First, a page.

Keeping customers satisfied requires constant care

Many years ago a stand up comedian (Robert Klein? George Carlin?) had a comedy sketch in which he advised us how to ruin somebody: Buy his daughter a Barbie doll. With that $5 investment, your opponent would go broke buying clothes and accessories for the doll.

Razors are a little like that: Buy the handle and there’s only one set of blades that fit. For many years I used a Gillette Mach 3 man’s razor. Why? Because I got the handle free, tried the blades and liked them. Then, one day, I bought a package of Rite Aid blades, whose label suggested that they would fit in the Gillette handle. They didn’t, so I bought a Rite Aid handle to go with the blades. Gillette lost my repeat business while Rite Aid made certain that I had to come to their store whenever I needed blades, at which time I would also buy … whatever: Greeting cards, candy, sunscreen, lip balm.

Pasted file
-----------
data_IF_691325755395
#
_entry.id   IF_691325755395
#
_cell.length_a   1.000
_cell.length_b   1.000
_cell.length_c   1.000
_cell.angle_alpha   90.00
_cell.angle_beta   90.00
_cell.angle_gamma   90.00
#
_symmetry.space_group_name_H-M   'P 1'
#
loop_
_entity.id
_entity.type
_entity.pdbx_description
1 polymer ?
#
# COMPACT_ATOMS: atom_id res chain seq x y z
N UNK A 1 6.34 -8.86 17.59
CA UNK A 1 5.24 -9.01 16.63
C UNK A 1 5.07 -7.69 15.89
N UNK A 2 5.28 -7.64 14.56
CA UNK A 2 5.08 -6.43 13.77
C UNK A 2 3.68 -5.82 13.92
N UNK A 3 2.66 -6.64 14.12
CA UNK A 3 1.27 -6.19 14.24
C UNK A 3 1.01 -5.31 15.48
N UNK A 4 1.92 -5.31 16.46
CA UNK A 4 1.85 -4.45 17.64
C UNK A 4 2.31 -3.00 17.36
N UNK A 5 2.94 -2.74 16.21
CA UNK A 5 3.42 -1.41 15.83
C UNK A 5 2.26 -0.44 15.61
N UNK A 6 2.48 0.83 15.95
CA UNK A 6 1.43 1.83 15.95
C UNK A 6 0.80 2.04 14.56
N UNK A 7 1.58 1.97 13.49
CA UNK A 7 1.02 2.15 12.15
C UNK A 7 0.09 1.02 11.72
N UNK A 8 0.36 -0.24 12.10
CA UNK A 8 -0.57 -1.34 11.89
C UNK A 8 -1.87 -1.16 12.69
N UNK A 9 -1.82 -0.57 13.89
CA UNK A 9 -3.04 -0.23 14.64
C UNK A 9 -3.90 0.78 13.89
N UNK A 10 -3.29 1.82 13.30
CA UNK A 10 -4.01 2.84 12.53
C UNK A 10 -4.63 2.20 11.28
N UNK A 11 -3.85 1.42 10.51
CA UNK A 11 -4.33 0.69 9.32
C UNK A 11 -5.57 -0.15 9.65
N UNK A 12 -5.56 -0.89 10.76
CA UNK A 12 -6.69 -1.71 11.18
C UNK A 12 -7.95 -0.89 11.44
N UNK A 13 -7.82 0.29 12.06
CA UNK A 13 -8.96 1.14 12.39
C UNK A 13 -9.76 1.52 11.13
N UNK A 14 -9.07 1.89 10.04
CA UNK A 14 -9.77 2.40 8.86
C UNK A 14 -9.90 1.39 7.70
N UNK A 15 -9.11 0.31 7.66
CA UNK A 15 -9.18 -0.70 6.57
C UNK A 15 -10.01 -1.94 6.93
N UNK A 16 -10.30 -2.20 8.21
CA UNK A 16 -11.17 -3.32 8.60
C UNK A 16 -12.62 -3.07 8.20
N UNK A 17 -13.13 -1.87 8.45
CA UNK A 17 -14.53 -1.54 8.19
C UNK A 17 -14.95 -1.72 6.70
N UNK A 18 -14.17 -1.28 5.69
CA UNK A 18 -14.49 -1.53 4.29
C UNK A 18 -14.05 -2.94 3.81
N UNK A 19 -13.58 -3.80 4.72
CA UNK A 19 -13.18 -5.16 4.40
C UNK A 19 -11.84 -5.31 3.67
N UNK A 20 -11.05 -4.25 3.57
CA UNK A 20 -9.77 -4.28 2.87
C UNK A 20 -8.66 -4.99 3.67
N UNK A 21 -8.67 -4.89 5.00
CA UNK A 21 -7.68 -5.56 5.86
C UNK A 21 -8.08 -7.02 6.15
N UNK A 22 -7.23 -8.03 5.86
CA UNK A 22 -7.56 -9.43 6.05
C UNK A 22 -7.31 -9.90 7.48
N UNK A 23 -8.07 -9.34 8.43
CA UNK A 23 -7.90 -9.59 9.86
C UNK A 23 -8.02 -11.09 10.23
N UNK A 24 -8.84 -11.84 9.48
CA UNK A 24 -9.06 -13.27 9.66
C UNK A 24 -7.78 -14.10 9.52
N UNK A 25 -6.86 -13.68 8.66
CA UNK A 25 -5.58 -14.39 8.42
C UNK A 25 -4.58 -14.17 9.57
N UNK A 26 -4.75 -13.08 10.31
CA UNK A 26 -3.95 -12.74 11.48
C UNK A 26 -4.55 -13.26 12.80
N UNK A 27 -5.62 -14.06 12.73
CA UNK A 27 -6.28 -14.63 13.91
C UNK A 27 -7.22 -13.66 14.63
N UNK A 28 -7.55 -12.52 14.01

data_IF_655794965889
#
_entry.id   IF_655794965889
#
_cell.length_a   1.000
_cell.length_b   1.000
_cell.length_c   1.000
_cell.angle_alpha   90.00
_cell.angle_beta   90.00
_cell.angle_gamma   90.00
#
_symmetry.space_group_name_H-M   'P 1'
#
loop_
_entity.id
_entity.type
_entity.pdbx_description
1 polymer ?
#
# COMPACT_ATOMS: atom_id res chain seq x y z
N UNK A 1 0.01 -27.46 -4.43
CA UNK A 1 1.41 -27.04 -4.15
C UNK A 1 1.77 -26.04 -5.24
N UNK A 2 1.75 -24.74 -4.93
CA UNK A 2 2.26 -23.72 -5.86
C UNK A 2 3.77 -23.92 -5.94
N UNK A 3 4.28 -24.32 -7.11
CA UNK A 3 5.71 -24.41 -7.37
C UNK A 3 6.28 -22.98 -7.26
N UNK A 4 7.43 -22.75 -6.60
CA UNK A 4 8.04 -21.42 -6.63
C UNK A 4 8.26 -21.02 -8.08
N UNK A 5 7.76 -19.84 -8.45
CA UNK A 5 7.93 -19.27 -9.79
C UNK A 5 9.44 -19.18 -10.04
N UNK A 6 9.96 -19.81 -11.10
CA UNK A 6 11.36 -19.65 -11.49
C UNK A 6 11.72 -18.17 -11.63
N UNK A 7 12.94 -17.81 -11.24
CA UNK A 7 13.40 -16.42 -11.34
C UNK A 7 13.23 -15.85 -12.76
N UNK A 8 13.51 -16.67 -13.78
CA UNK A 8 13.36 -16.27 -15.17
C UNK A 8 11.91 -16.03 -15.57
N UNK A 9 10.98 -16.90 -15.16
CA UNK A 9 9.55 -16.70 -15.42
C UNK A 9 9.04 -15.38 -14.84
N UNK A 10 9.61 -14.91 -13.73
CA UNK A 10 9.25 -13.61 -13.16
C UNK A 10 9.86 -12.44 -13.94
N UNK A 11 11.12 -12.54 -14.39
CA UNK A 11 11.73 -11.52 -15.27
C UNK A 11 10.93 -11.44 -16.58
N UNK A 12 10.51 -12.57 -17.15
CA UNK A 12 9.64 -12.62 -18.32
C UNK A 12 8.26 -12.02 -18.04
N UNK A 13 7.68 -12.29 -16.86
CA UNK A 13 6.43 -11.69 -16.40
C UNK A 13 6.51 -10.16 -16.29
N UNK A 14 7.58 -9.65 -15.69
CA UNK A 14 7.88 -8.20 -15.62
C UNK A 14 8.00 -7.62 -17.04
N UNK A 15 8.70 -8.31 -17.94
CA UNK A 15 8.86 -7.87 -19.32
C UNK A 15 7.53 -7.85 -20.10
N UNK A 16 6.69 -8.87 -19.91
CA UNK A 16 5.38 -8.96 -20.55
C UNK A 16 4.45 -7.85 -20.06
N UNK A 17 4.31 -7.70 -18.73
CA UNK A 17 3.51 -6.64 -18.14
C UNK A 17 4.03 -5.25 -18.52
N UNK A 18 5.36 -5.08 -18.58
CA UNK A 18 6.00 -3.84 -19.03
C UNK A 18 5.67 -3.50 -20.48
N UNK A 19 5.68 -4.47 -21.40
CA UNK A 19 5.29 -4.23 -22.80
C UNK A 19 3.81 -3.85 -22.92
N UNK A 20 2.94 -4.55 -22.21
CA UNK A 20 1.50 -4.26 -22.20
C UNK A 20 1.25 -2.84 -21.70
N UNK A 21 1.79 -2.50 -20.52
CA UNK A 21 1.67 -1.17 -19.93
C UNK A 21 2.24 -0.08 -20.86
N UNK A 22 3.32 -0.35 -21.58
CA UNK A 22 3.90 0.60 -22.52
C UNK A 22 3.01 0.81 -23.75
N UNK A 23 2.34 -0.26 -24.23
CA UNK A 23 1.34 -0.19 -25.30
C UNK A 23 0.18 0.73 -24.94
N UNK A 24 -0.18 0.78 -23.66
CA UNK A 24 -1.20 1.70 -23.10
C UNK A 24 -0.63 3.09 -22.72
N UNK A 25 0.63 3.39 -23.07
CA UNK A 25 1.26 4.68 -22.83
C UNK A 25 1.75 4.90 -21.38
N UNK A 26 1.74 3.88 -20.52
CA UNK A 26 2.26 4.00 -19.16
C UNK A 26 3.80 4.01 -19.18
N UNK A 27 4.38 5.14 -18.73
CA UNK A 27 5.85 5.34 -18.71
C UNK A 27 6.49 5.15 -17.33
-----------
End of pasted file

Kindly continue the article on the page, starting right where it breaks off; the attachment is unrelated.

The other day I went to Rite Aid to buy more blades. The package didn’t say what handle they’d fit, but they seemed OK. Nope. The alternative blades didn’t fit, either. Well, heck. If I’m going to buy a new handle, I’m going to buy a national brand, so I won’t be restricted to Rite Aid.

With that failure, Rite Aid potentially lost hundreds of dollars of my business.

It gets better. I started comparing devices and costs and discovered that the unit cost of a single, triple-bladed cartridge can go as high as $2.60, while a package of twin-bladed disposable razors have a unit cost of 38 cents each. Note that those were men’s razors. Those for women – pink instead of green but otherwise apparently identical – were 41 cents each. Are my legs more sensitive or complicated than my husband’s face? I think not. (The women’s razors with the Susan Komen brand logo were even more but I wasn’t going there!)

The lesson here is about preserving customer loyalty. You can never, ever let up. Of course you have to continue to provide value, but a satisfied customer will pay a premium to avoid having to shop around for a replacement. Remember, too, the adage that a satisfied customers tells three people while an unsatisfied customer tells seven. Look at me: I’ve just told 850 people about my dissatisfaction and how to find a decent shave for less than 38 cents a day.

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